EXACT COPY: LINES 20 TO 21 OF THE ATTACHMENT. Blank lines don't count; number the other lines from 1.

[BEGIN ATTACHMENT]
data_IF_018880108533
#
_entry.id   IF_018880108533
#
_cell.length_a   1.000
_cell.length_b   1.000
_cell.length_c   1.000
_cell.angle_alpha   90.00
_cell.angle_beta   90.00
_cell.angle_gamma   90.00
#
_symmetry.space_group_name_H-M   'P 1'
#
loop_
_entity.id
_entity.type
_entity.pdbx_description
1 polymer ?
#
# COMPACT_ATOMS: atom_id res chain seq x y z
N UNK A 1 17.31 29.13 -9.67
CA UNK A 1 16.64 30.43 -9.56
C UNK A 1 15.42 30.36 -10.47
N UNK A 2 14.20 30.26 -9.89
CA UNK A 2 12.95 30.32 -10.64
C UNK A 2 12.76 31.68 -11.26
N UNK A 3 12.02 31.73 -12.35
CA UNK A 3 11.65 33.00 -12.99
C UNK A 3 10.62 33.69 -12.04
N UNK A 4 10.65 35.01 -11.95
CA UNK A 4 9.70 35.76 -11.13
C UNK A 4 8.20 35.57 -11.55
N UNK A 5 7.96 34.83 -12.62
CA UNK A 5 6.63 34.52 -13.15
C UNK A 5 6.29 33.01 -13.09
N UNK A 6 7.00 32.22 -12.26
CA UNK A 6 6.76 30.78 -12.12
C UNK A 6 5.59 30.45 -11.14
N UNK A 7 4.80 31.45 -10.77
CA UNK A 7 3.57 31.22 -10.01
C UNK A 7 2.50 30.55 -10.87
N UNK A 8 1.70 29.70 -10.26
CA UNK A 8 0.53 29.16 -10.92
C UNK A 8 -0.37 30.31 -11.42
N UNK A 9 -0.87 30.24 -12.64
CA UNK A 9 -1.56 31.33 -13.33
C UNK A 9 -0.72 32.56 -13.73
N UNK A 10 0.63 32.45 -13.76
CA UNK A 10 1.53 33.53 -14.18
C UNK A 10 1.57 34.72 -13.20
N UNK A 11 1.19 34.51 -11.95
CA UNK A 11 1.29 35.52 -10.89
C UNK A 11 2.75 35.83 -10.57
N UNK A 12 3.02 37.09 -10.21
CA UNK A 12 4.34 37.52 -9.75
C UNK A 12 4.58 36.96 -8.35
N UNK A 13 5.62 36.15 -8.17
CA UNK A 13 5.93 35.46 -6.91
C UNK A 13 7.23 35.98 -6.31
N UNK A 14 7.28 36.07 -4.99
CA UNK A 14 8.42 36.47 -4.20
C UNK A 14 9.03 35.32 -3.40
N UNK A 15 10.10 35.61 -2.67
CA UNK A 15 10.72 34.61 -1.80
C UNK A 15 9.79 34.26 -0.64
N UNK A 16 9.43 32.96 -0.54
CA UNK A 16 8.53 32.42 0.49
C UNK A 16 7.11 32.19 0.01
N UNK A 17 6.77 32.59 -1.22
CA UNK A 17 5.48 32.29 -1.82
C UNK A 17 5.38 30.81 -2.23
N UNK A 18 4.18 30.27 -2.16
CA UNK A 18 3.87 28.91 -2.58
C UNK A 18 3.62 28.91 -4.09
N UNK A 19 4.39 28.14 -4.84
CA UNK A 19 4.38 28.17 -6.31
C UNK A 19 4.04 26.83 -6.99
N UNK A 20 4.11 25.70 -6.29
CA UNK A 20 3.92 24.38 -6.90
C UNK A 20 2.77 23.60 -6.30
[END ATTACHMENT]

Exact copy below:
# COMPACT_ATOMS: atom_id res chain seq x y z
N UNK A 1 17.31 29.13 -9.67